One of the major topics of discussion at the Big Ten Media Days was regarding how the Big Ten stacks up against the other conferences in college football. It seems pretty clear that the SEC and the Big 12 are in a tier of their own right now, while the Pac 10 and ACC claim that they have an edge over the "struggling" Big Ten.
There is no doubt that the Big Ten has taken a step back in the past few years, but too much is being made of the Big Ten's struggles in the postseason. Several college football experts, including my favorite blogger Adam Rittenberg, have put the Pac-10 in front of the Big Ten. But as the great Lee Corso would say, "Not so fast my friend!"
When one thinks of the Pac-10, the juggernaut that is USC comes to mind. The powerhouse program has been dominant on the college scene for over a decade, but the depth of the Big Ten right now gives it an edge over its West Coast counterparts.
Let's take a look at the rankings. Here are the general consensus rankings for the Big Ten:
|1. Ohio State|
|2. Penn State|
|4. Michigan State|
And here is the Pac 10:
|4. Oregon State|
|5. Arizona St.|
|10. Washington St.|
I'll be the first to admit that preseason rankings don't mean much and that these are definitely up for debate. But for the sake of comparing the conferences and examining head to head matchups, we'll stick with these.
Obviously the Big Ten has one more team, which one could say adds to the argument regarding depth, but we'll compare the conferences in two ways - first by taking the Big Ten's weakest team out of the equation (Indiana) and also by taking the Big Ten's median team (Wisconsin) out.
If we take the weakest team - Indiana- out, here's how the head-to-head looks like, with the favored team in each matchup in bold.
|Michigan State||Oregon State|
The Pac-10 takes 3 out of the 4 top matchups, but the Big Ten takes 7 overall, including the final 6. Some may only want to point to the top teams when comparing conferences, but consider this: the top games will be closer than the bottom games.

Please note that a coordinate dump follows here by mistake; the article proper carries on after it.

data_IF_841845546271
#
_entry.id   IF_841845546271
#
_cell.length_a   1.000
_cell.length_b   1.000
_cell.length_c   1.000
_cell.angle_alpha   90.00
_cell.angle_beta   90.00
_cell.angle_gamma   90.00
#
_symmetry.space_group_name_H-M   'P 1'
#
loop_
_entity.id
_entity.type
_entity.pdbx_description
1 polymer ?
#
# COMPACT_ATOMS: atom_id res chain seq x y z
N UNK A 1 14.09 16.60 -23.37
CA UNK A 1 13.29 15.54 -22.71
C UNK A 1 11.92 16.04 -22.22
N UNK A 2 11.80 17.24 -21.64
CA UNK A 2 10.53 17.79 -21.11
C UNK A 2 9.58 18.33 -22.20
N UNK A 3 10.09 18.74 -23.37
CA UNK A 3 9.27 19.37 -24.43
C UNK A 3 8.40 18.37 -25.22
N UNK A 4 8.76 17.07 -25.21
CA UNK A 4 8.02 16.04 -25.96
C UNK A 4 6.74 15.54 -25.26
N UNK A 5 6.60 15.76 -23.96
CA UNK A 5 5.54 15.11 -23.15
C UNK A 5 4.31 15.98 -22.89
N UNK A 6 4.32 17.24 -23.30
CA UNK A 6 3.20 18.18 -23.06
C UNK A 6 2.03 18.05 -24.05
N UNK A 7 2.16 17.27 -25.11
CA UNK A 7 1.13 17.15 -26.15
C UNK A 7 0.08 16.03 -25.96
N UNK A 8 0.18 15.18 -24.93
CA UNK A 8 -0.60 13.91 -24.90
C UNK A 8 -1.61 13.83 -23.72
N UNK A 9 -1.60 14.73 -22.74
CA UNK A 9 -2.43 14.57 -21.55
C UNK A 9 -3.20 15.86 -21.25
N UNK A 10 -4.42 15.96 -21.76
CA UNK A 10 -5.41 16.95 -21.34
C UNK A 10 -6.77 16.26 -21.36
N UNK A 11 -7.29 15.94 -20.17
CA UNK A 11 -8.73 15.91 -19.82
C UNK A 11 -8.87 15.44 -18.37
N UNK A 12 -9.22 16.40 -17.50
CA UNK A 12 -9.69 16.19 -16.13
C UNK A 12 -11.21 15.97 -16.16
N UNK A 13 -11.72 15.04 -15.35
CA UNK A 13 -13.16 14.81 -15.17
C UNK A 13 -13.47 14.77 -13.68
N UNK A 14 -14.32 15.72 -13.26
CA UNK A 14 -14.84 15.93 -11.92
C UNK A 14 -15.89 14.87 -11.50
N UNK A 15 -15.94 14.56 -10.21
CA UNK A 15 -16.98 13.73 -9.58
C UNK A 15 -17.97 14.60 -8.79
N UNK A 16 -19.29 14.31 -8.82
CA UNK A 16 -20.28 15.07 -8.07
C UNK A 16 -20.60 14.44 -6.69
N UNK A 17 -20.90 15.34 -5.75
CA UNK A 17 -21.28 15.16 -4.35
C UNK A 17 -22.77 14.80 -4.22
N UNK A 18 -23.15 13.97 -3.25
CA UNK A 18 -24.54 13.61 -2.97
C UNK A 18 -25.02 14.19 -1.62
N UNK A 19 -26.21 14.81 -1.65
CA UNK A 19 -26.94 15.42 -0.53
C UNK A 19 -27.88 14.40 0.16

In the USA Today Coaches Poll, USC is ranked No. 4 while OSU is No. 6. In the Rivals college football rankings (which I have more respect for than the Coaches Poll), Penn State is placed No. 12 and California is at No. 13, while Oregon is at No. 17 and Iowa is at No. 18. Oregon State (No. 26) and Michigan State (No. 31) are only seperated by five spots.
Illinois (No. 35) and Arizona State (No. 45) are 10 spots away from each other, while Michigan (No. 46), Wisconsin (No. 49), and Minnesota (No. 51) are all ranked higher than the Pac-10's next best team - Stanford (No. 54).
This may be skewed a bit since these are all just the opinions of Rivals.com, but there is no denying the difference in depth between the Pac-10 and the Big Ten. Washington and Washington St. are worse than any team in the Big Ten, and while the Pac-10 had more teams ranked in the Coaches Poll (4) than the Big Ten (3), the Big Ten also had six teams receive votes (Michigan State, Illinois, Wisconsin, Northwestern, Michigan, Minnesota), while the Pac-10 had just two (UCLA, Arizona).
Of course, polls are just polls, but let's take the a look at the head-to-head matchups if we take out the Big Ten's median team (Wisconsin).
|Michigan State||Oregon State|
Even if Wisconsin is taken out, the results don't change, showing the strength of the Big Ten's depth. Of course, having better "weaker" teams than another conference may be like saying you're the thinnest kid at fat camp, but this still is worthy of being considered. There isn't too much disparity amongst the top teams, although a slight nod should be given to the Pac-10, but the Big Ten's much stronger depth should make it the stronger conference.
And even when comparing bowls, it should be noted that the Big Ten is consistently represented by two schools in the BCS, while Pac-10 usually only has one - USC.
And there is no question that the Big Ten's depth can - and will - get better. The Michigan of today is immeasurably worse than the Michigan of yesterday, while Rich Rodriguez's recruiting and new system may have the Wolverines back on top of the collegiate rankings very soon. On top of bringing Michigan back as a powerhouse program, the Big Ten also has Illinois, Iowa, Michigan State, Minnesota, and Wisconsin close to becoming consistently successful programs.
So not so fast my friends, the Pac-10 takes a backseat to the Big Ten, and it better get comfortable.